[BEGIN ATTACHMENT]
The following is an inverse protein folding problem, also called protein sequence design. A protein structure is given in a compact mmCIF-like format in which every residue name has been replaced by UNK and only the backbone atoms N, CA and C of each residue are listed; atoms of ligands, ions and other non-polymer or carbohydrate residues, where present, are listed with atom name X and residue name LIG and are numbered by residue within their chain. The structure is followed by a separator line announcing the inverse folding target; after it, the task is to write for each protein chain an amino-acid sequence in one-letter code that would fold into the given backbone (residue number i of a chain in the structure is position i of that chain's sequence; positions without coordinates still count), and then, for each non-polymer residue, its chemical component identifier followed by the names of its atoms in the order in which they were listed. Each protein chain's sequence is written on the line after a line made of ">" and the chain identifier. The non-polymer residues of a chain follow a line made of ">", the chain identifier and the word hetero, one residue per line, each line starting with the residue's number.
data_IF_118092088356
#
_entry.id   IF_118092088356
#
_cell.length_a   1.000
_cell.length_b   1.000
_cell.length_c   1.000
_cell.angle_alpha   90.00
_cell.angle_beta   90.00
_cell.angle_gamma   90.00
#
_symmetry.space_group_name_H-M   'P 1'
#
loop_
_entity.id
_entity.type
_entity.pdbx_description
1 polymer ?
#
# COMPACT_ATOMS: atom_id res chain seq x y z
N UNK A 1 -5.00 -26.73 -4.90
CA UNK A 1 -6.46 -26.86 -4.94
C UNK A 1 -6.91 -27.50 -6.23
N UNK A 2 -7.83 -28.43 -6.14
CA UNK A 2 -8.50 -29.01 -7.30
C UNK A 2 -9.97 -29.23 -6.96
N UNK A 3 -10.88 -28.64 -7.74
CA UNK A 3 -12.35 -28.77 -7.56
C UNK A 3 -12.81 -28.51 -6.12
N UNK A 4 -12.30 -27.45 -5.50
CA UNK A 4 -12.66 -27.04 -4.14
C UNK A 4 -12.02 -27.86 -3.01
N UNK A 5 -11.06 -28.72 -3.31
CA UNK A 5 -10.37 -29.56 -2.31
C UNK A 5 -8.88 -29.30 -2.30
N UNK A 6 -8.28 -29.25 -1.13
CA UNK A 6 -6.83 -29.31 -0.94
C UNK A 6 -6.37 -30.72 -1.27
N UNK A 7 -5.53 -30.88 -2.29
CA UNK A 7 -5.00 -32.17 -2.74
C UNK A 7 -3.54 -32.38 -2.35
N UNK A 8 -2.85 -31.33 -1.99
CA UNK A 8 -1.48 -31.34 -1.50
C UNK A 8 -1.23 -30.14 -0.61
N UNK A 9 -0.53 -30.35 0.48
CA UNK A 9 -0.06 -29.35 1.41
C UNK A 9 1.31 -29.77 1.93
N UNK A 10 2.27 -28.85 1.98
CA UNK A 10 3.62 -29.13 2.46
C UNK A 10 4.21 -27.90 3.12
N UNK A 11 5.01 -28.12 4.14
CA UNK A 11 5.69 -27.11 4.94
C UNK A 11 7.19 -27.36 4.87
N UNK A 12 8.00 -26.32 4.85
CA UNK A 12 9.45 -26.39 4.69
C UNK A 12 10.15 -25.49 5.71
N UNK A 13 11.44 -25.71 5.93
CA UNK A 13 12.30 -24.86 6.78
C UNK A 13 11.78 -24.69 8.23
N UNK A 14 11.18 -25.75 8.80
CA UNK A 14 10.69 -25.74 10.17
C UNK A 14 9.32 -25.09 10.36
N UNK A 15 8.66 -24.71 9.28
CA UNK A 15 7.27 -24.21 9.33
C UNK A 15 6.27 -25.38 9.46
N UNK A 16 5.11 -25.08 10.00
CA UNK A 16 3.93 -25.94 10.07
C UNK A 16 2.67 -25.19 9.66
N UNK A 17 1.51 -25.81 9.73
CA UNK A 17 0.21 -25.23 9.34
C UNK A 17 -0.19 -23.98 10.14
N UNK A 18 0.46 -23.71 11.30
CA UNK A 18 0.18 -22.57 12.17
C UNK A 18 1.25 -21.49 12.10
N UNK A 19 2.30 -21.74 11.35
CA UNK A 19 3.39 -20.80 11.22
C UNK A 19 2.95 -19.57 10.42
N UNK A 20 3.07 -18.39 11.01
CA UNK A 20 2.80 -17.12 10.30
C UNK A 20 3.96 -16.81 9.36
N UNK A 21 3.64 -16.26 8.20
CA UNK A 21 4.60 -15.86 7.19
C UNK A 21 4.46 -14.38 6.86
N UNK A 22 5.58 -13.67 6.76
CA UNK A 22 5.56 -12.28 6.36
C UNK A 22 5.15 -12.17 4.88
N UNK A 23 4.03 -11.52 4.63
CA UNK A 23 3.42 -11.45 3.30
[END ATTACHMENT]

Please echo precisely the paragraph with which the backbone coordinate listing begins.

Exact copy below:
The following is an inverse protein folding problem, also called protein sequence design. A protein structure is given in a compact mmCIF-like format in which every residue name has been replaced by UNK and only the backbone atoms N, CA and C of each residue are listed; atoms of ligands, ions and other non-polymer or carbohydrate residues, where present, are listed with atom name X and residue name LIG and are numbered by residue within their chain. The structure is followed by a separator line announcing the inverse folding target; after it, the task is to write for each protein chain an amino-acid sequence in one-letter code that would fold into the given backbone (residue number i of a chain in the structure is position i of that chain's sequence; positions without coordinates still count), and then, for each non-polymer residue, its chemical component identifier followed by the names of its atoms in the order in which they were listed. Each protein chain's sequence is written on the line after a line made of ">" and the chain identifier. The non-polymer residues of a chain follow a line made of ">", the chain identifier and the word hetero, one residue per line, each line starting with the residue's number.